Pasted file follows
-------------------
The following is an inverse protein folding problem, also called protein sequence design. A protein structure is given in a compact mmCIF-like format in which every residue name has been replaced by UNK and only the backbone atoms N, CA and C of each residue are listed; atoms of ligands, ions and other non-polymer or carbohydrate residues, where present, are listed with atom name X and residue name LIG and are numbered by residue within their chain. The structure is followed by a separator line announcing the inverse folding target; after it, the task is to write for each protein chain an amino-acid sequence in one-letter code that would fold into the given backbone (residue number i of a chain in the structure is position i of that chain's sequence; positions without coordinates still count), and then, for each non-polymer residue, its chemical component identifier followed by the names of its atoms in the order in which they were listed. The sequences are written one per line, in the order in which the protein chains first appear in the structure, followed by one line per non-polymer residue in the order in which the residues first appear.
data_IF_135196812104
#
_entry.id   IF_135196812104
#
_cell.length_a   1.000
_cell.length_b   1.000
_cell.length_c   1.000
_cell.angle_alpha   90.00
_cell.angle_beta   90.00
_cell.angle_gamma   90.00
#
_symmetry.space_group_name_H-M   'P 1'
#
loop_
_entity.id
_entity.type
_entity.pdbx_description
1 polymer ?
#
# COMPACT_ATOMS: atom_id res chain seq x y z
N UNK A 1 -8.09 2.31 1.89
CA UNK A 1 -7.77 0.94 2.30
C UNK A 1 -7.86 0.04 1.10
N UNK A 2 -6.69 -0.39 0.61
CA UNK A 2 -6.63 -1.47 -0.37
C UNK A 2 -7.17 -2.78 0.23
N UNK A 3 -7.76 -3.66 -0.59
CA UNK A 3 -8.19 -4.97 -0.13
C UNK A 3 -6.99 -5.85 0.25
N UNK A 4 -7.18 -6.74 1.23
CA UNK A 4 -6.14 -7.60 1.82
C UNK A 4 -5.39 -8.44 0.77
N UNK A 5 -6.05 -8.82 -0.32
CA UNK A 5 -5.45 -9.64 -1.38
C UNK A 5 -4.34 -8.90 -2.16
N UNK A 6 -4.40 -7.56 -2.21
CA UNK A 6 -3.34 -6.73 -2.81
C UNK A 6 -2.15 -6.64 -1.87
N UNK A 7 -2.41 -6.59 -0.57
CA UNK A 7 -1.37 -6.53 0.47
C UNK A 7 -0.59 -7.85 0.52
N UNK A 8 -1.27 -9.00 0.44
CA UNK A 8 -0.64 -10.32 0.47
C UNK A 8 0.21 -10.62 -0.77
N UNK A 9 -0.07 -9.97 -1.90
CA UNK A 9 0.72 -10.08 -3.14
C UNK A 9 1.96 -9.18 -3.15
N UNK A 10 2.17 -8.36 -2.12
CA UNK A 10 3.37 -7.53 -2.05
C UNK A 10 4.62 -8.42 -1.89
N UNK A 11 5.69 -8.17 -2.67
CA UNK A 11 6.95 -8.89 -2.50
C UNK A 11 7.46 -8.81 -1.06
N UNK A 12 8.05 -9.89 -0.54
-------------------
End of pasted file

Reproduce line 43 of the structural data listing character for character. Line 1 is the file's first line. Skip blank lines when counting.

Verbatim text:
N UNK A 8 -1.27 -9.00 0.44